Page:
Thursday, February 25, 2010

Sponge Bouquet

This project was such a fun one (but can quickly become a messy one if you're not careful). We started out talking about bouquets and vases. Then we went over painting rules. I then did a demo for the kids. We all did the first part together, where each student and I had a colored piece of construction paper (9"x6" I think). Together, we folded the piece of paper in half and then cut out our vases by cutting the paper in half (parallel with the fold) using a creative line. We then unfolded our newly cut vases and glued them to our 9"x12" white paper.
At this point, I did a demo for the class showing them how to creat their flowers. I began by painting some flower centers above my vase. You can use one color, or make them different colors. Then, I painted one side of my petal-shaped sponge and then sponged all the way around one of the centers. I then painted it again using a different color and sponged another flower. I then passed out all of the supplies and let the kids get to creating:)
I love how creative this little artist was. She painted a table and decorated her vase all on her own:)

Wednesday, February 17, 2010

Wet Sea Turtles

How could you not be pumped to create sea turtles after watching this?
I showed this to the class first to get them excited for sea turtles, and they loved it. We then discussed the difference between regular turtles and sea turtles. I then had them create their turtles using pencil and then crayon on watercolor paper (only use watercolor paper for this project!). After they were done drawing, I let them paint over the whole thing with watercolors. I had them use "ocean colors" ie: blue, green, purple... Then, while the paint was still wet, we layed a piece of plastic wrap over each project until it dried to create the neat, light-water-reflection over each sea turtle.This was a great project to follow up their sheep crayon resist project. *don't forget to have them write their names on the back before painting:)

Chinese New Year Wishing Tree

I had my second grade classes continue learning about Chinese New Year after our lantern project. I taught them about the wishing tree in Hong Kong and then showed them how to create their own wish papers for our class wishing tree. I provided them with a large selection of Chinese characters to draw onto their red paper. I then had them paint with glue right on their pencil lines and then sprinkle gold or silver glittler over it so the characters came out looking awesome and glittery. I had students only glue and glitter one charcter at a time, though. Because some of the glue would dry too fast if the painted all of their characters first before putting the glitter on. I then had them hole-punch the tops and tie a piece of yarn to it so it was all ready to hang. I then hung them in the classroom until after Chinese New Year.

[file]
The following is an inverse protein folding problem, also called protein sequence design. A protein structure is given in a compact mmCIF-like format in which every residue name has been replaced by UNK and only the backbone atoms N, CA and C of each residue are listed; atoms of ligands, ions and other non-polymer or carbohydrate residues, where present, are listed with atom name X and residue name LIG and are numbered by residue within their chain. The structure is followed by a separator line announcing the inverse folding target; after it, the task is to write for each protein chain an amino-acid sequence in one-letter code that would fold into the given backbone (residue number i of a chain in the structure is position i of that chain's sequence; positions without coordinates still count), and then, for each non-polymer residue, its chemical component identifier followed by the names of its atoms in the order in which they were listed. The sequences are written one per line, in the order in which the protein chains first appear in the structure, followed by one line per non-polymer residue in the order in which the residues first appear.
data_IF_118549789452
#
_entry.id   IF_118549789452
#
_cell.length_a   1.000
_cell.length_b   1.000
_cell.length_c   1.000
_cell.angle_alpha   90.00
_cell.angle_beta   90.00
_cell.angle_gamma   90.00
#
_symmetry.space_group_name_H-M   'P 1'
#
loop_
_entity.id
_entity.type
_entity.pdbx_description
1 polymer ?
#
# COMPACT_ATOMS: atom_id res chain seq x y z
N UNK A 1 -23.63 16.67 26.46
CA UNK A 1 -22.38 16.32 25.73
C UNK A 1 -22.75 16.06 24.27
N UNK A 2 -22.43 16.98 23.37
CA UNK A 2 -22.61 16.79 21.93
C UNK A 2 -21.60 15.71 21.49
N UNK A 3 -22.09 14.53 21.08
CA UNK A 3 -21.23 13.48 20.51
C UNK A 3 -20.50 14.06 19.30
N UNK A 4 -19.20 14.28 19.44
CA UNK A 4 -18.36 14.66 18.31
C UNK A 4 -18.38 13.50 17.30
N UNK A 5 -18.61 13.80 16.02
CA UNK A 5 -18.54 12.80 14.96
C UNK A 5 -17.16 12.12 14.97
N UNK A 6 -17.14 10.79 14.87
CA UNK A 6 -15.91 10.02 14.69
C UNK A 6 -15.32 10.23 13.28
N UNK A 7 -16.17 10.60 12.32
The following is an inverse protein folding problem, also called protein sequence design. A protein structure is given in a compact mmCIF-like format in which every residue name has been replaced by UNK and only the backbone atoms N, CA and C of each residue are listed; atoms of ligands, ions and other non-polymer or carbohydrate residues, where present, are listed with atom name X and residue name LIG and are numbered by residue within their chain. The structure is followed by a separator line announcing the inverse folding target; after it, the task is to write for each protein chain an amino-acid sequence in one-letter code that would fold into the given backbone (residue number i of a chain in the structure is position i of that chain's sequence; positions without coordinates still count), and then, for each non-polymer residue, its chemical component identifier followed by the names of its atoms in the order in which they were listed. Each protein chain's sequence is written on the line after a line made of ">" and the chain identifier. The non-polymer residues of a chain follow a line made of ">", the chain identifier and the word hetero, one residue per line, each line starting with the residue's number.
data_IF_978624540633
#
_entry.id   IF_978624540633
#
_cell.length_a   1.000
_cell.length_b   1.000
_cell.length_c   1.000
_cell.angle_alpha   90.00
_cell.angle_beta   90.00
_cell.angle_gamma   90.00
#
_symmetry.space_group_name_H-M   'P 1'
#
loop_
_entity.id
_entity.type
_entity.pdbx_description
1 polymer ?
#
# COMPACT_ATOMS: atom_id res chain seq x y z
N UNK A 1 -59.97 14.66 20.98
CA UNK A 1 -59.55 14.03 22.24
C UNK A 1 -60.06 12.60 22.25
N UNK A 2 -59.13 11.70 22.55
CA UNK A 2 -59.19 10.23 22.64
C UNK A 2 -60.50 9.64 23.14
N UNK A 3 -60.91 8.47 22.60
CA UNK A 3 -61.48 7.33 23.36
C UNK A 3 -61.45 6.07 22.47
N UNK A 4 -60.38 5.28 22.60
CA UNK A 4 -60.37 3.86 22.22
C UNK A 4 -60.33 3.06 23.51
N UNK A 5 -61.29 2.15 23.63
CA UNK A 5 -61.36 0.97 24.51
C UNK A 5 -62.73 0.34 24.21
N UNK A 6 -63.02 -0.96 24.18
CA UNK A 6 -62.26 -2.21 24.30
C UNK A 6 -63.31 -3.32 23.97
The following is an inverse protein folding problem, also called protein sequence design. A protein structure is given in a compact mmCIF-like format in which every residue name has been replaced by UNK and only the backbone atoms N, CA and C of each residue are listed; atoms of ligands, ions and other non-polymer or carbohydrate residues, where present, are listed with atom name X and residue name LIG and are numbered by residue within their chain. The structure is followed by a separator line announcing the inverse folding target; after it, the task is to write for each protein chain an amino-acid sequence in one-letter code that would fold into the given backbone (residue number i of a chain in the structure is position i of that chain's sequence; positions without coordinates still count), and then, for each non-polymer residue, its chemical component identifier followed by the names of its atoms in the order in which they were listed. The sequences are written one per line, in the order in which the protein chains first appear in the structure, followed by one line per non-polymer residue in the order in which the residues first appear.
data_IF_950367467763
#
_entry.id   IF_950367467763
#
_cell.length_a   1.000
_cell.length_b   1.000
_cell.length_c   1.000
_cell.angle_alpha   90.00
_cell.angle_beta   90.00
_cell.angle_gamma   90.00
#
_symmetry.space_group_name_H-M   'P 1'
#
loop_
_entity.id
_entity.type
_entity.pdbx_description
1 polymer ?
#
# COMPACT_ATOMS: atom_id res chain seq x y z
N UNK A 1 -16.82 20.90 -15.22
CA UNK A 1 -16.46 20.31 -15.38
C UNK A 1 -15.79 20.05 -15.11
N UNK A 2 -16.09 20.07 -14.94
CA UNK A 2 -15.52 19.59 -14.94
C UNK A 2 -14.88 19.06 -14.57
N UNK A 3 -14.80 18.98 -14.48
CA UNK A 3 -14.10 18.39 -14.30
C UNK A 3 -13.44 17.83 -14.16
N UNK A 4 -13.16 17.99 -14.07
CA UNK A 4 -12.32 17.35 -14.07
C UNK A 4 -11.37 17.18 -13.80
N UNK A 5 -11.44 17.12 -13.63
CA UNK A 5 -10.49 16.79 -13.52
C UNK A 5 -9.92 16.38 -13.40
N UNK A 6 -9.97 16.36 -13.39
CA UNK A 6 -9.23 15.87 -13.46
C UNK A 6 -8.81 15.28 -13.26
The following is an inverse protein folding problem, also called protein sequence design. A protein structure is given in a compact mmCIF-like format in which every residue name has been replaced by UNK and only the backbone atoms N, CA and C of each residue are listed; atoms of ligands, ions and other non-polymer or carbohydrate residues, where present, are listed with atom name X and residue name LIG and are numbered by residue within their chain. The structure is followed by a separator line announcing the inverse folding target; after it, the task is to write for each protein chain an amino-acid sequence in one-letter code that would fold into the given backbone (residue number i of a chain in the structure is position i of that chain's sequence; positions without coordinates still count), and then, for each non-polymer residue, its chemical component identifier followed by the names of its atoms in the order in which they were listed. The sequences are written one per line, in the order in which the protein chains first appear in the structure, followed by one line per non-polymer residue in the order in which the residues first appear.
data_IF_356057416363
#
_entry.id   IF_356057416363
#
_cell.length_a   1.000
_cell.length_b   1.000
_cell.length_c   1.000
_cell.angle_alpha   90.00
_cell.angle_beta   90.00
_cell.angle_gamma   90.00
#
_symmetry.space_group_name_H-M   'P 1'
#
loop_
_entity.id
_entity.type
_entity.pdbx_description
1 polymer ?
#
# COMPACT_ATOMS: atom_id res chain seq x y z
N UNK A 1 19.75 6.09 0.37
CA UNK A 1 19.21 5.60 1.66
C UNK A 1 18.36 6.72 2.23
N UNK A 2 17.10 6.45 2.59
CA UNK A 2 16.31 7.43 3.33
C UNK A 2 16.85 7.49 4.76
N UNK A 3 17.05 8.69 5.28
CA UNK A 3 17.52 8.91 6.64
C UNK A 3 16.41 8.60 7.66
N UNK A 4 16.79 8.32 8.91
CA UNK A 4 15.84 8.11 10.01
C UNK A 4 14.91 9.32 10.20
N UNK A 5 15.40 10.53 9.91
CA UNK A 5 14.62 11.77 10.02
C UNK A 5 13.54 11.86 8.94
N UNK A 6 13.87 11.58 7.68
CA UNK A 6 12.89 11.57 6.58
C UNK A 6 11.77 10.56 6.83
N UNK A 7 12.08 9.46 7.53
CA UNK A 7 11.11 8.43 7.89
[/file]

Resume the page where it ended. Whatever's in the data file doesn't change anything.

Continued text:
Joy, friendship, and water, I think

Hearts of Line

We started this lesson by leanring about line and I showed the kids many different examples of lines and how lines can even form shapes. I then had them each work with a 12"x12" sheet of white drawing paper. We first folded it in half, and then folded it in half again, this created four equal square to draw in. I then had the students use pencil to draw hearts in each square and then fill them in with line designs. I also encouraged them to put line designs in the background as well. I provided heart stencils if the kids wanted to use those to help them draw. When they were done drawing, they then colored over all of their lines with markers to finish their project.

Kandinsky Color Diamond

I got this lesson from this site. We bagan by looking at this example of Kandinsky's work. I then
gave each student a 12"x12" square sheet of white drawing paper and had then fold it in half, and then fold it in half again. When they opened it, they had created 4 equal squares. They then began in the center of the paper, in one of the squares corners. Using oil pastels, they started with creating a little triangle and then creating blocks of color from the center out. Some of the kids made patterns with their colors, while others simply used as many colors as they could.

City Under the Moon

This is a great project to help the kiddos practice their cutting skills. They were amazed when I showed them the secret to cutting out squares and rectangles (I showed then you could cut straight strips off the side of their sheet of paper then then cut it in half/thirds/whatever). This project was also fun because we got to splatter paint. With kindergartners, this could get messy really fast, so I did a demo to show exactly how to splatter the paint. I began with the paintbrush about 2-3 inches horizontal above the paper. I then began making "baby karate chops" on the brush and it created little, controlled splatters. Next, I showed how to swirl the paintbrush to create a moon. While this dried, the students worked on cutting out their buildings. I showed them many examples of the different shapes they could make their buildings.

Here are some student's work. Some got pretty creative and added shooting stars all on their own

*Make sure to emphasize that the paint used for the stars and moon is paint, not glue. I don't know how a few of the kids got confused, but they tried to glue down their buildings using the paint.

Thursday, February 4, 2010


This project hits it all: Line, shape, and pattern! Simply start by creating a line that goes all over your paper. It will overlap itself, go up and down, make different shapes, and end on the other side of the paper. Then have students identify shapes that they have created. They now have the option of filling in shapes with solid color or a pattern. Encourage plenty of variety and the projects turn out amazing!

Here are a few student examples created by some of my kindergartners